Every “Mission-Impossible” movie is incomplete without a formidable villain in it. In a similar manner, product development in many large organisations is incomplete without the utter disillusionment of stakeholders. Weird comparison, I know. Firstly, there is an entire industry now dedicated to making development agile. Its full of buzzwords that many people pretend to understand. Scrum, Sprint, Gollum, Yoda (you get the point). Watch a great talk on this subject below by Dave Thomas.
Secondly, I have been talking to a few friends working in product development across industries. Most agree that the single most important metric to measure effectiveness of product development in a company is how fast you ship code. Having great ideas matters but if you don’t ship code fast enough, you might as well not do it. Some people pride themselves on releasing on a daily basis some weekly and in case of many companies its their lucky day if they manage to make it to the designated release in a given month.
So what is going on? People use JIRA, Dev Ops, test automation, and all kinds of ninja kit, but when it comes to how fast they ship code, the speed still underwhelms. I tried to analyse why that is the case. Without going into problems too much, I list 3 key areas where improvements can be made.
- De-layer ruthlessly until you get to a performing product management function
There are simply too many functions and teams involved. Its not unusual to find that the product owner works in a different team while the developers sit in a different team. The project manager is borrowed from another function while the BA double hats across 3 projects. The scrum masters are roped in like para-troopers and the product owner never even gets to see the developers. Those are recipes of disaster. While it is not always possible for teams to be co-located, we cannot allow too many layers between the product, engineering and experience. Bringing them together within a single coherent structure will be a great start. Moreover, you do away with additional effort of having to “mobilise” a delivery every time and go through a budgeting exercise at the start and end of the development effort.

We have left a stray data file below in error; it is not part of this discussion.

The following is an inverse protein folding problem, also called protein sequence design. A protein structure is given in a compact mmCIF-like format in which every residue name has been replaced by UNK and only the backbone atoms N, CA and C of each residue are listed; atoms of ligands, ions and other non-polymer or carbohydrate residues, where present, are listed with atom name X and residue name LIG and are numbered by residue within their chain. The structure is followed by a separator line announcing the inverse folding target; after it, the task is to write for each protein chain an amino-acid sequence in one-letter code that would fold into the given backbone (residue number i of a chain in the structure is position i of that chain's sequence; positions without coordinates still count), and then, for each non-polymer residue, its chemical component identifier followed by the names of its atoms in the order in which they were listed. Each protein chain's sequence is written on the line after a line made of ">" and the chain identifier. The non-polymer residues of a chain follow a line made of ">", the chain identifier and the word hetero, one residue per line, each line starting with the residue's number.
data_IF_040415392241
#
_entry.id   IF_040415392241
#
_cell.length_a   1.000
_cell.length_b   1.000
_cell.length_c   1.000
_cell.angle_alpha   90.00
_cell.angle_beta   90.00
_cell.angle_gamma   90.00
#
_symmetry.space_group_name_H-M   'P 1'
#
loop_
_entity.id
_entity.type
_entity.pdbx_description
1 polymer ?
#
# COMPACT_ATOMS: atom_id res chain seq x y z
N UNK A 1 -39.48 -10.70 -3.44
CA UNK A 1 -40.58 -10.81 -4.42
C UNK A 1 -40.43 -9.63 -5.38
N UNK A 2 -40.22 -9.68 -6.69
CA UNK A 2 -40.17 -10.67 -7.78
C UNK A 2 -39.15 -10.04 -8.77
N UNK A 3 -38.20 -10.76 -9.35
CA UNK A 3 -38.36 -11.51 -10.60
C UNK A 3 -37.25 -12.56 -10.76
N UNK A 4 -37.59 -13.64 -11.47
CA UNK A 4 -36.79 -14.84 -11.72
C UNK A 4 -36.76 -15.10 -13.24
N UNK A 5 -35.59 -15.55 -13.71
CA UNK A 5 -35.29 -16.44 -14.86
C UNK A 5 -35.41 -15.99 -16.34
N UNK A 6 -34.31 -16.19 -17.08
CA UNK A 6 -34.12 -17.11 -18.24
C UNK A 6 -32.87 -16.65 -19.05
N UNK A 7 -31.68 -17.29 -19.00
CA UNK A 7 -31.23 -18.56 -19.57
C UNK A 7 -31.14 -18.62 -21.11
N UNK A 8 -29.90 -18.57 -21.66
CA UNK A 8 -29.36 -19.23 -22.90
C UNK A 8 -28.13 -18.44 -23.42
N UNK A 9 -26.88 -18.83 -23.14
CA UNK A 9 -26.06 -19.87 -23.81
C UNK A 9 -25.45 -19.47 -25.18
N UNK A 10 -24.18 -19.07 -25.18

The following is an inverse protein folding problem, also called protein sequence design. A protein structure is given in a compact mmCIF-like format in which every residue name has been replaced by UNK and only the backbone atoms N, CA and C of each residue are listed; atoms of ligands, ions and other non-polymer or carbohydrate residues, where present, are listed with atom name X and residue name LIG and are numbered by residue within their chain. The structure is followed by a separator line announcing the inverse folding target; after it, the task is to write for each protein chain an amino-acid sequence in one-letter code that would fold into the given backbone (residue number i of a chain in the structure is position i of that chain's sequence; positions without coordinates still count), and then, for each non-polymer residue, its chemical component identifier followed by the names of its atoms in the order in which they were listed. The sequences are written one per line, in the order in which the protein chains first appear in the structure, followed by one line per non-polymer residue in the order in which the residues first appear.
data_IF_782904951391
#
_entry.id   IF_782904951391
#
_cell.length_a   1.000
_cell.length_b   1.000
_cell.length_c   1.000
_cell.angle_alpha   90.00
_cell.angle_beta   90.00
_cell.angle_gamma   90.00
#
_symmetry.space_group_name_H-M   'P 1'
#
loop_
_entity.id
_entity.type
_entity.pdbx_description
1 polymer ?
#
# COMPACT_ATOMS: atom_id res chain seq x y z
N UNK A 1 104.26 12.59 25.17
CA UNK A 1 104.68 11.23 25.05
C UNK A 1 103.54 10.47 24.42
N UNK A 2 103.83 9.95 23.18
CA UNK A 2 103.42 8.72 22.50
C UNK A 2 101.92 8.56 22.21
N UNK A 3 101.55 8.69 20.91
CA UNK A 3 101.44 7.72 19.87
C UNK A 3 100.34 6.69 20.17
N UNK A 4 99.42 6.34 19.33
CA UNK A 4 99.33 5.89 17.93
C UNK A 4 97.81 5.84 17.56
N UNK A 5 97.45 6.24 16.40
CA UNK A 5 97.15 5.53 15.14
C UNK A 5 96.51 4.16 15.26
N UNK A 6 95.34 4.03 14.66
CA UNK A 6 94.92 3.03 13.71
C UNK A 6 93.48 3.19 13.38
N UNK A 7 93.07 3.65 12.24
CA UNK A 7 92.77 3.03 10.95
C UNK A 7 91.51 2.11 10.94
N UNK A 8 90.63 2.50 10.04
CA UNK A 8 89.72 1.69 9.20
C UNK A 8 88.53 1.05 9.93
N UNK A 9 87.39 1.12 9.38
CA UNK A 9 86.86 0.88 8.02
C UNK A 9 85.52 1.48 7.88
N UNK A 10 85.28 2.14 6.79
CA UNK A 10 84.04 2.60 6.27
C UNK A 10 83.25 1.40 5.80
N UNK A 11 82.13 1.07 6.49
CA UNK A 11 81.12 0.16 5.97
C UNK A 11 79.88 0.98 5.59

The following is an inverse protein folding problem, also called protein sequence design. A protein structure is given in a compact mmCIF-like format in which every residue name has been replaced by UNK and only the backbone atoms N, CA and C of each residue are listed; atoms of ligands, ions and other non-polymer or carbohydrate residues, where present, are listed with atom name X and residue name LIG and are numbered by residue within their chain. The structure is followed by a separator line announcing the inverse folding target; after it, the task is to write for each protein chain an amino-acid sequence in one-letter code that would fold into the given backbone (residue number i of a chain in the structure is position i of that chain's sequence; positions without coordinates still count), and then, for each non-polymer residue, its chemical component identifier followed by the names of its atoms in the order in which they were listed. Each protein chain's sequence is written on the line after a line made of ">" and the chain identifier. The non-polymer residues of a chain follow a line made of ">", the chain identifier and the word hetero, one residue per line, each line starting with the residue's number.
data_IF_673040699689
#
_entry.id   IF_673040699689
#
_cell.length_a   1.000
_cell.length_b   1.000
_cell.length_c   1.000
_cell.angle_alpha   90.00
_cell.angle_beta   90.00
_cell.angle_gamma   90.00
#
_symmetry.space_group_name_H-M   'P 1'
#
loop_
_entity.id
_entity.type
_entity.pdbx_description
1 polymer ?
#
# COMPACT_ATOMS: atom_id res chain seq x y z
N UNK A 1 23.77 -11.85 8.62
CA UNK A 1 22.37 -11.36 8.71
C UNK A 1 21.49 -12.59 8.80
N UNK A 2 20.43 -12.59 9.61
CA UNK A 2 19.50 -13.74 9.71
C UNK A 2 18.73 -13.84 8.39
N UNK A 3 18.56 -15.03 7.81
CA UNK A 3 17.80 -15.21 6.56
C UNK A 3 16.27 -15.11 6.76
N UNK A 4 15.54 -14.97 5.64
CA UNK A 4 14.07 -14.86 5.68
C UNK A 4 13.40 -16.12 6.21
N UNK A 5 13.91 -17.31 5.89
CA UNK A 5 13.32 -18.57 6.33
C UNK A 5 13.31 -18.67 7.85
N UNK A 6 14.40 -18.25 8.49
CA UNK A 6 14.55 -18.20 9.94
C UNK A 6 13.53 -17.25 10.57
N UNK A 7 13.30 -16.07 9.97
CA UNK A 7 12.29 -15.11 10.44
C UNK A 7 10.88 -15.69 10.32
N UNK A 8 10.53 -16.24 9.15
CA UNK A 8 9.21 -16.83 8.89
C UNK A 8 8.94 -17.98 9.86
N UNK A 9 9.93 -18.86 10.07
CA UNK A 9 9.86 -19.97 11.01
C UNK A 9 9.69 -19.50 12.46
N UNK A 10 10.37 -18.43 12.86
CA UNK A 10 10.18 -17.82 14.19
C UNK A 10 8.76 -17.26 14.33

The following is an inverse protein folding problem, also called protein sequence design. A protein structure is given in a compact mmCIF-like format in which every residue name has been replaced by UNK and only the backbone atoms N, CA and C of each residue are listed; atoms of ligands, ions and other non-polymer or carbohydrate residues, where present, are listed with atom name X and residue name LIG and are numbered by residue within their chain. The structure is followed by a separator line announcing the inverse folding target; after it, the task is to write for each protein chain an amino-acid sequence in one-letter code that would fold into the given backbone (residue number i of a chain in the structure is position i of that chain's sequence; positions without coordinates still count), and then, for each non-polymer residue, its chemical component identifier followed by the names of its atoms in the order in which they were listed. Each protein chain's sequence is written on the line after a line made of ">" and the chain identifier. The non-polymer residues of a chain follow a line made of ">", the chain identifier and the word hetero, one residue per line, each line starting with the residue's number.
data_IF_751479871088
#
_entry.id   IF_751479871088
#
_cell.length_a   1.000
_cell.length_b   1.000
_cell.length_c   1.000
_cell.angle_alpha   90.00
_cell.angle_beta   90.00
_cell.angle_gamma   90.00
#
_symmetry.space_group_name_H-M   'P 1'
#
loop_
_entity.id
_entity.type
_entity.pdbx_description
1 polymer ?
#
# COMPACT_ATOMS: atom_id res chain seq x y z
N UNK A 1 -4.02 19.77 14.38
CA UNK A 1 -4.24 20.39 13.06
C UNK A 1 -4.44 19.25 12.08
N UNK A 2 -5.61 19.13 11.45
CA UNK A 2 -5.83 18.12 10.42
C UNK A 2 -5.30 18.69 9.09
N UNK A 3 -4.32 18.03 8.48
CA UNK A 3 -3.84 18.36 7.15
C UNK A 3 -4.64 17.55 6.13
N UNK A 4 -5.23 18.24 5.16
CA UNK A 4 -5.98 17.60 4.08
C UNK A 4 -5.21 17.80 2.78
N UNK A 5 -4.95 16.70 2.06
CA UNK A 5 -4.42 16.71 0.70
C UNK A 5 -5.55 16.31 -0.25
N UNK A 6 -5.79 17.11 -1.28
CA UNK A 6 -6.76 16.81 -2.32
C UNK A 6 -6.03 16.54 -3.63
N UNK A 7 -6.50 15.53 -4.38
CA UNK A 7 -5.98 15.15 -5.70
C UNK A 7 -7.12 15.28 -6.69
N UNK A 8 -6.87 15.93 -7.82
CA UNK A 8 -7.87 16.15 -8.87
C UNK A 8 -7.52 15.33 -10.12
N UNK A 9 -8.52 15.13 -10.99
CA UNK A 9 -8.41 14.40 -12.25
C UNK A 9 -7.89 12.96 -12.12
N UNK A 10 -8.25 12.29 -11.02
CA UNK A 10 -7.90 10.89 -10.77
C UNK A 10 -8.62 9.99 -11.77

2. Make sure that the product manager is technical and has a good sense of experience design
While it is not necessary for him or her to code, he or she absolutely needs to be able to converse and work with development team without feeling like they are talking to aliens. As most industries begin competing with tech industry they need to get this right. In tech organisations you wouldn’t, even by exception, find product managers that do not understand technology. Today’s products are technology products, and not being technical at all is not the luxury the companies can afford for long.
3. Everyone needs “digital” skills. Period.
Digital for many is a discipline and people proudly say that they are a “digital product manager” or a “digital BA” or a “digital user experience designer”. Given most products in question here are digital, the nuances of digital expertise are not materially different skill sets. Have you seen a digital department at Google? The product skills are necessary sure, but digital skills are a must when all of our products are digital. Yes, if you have lots of money you can hire a “Digital PM” but rest assured, it will slow you down. Just to be absolutely clear, the digital functions are immensely valuable and probably engines of growth for many organisations, however, “pure play digital” or “pure play product” skills will be a thing of the past soon.
It is a hard to make generalisations and I appreciate that these many not apply to many organisations. These also may not be exhaustive list of remedies, it is for now just a starter for 10. At the end of the day, these are quite radical changes, and they will not happen overnight. But for every tall order and a “Mission Impossible” you always need charm, wit and courage of an “Ethan Hunt” 🙂